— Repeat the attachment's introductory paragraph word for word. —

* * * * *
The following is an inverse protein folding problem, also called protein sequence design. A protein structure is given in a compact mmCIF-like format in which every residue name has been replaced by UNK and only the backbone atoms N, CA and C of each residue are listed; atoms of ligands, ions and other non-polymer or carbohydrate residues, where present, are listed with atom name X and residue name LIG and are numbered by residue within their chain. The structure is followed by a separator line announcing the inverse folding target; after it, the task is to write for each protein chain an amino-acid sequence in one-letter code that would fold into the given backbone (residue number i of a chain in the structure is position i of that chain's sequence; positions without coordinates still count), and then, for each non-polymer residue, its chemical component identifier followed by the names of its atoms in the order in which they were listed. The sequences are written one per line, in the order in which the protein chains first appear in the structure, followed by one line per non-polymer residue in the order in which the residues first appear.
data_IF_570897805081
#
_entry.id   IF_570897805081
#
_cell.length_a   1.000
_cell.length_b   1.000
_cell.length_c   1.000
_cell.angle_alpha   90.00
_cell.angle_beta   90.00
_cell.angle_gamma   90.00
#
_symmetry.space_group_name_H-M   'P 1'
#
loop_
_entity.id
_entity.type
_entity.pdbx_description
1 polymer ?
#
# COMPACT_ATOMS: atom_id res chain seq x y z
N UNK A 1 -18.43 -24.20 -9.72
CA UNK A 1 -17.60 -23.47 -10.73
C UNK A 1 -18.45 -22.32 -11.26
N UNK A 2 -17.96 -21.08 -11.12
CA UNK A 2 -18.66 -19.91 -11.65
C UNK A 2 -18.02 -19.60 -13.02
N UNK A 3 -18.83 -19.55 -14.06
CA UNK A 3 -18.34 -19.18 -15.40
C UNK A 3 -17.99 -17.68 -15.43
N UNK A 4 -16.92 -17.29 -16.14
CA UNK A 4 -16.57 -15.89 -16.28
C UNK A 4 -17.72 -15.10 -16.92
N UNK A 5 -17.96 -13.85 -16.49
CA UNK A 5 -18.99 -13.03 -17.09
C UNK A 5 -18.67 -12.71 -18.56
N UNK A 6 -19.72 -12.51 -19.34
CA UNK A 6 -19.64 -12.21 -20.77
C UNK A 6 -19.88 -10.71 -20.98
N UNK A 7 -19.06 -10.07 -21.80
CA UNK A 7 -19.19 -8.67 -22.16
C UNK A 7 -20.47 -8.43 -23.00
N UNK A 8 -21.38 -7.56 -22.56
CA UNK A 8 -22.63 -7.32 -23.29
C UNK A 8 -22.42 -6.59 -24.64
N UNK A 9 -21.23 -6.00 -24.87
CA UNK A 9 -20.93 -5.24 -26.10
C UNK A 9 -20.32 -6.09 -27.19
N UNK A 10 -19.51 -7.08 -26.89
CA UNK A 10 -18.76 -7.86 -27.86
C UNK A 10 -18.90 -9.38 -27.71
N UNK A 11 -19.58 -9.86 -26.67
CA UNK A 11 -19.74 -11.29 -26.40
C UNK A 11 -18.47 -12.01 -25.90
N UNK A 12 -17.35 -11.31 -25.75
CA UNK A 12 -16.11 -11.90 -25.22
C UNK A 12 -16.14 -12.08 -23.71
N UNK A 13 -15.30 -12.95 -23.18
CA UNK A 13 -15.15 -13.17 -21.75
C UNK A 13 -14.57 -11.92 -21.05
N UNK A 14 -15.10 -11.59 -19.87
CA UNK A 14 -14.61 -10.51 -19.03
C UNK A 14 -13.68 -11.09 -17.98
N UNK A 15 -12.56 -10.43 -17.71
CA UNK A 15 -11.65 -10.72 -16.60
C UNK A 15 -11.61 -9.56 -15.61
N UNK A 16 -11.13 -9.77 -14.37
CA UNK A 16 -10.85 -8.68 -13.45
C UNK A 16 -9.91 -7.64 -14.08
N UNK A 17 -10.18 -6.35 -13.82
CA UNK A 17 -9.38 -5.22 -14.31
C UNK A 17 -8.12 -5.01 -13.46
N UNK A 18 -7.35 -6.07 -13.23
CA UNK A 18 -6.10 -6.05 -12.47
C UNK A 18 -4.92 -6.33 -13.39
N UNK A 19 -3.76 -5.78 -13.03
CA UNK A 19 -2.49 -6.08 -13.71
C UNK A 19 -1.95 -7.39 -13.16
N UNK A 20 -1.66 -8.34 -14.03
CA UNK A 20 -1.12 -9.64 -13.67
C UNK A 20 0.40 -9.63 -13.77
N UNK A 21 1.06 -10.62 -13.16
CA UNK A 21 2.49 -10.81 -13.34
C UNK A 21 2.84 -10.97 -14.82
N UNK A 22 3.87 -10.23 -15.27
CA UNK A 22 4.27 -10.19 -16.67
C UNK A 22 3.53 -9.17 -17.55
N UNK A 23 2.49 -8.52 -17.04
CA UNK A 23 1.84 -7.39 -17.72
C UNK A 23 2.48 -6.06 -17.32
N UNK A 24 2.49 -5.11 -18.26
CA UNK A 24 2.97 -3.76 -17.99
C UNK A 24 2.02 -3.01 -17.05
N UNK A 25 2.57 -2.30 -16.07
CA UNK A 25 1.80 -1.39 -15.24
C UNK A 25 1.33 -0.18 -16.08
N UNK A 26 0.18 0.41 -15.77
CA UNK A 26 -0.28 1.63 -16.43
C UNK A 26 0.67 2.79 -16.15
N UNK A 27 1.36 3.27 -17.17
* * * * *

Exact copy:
The following is an inverse protein folding problem, also called protein sequence design. A protein structure is given in a compact mmCIF-like format in which every residue name has been replaced by UNK and only the backbone atoms N, CA and C of each residue are listed; atoms of ligands, ions and other non-polymer or carbohydrate residues, where present, are listed with atom name X and residue name LIG and are numbered by residue within their chain. The structure is followed by a separator line announcing the inverse folding target; after it, the task is to write for each protein chain an amino-acid sequence in one-letter code that would fold into the given backbone (residue number i of a chain in the structure is position i of that chain's sequence; positions without coordinates still count), and then, for each non-polymer residue, its chemical component identifier followed by the names of its atoms in the order in which they were listed. The sequences are written one per line, in the order in which the protein chains first appear in the structure, followed by one line per non-polymer residue in the order in which the residues first appear.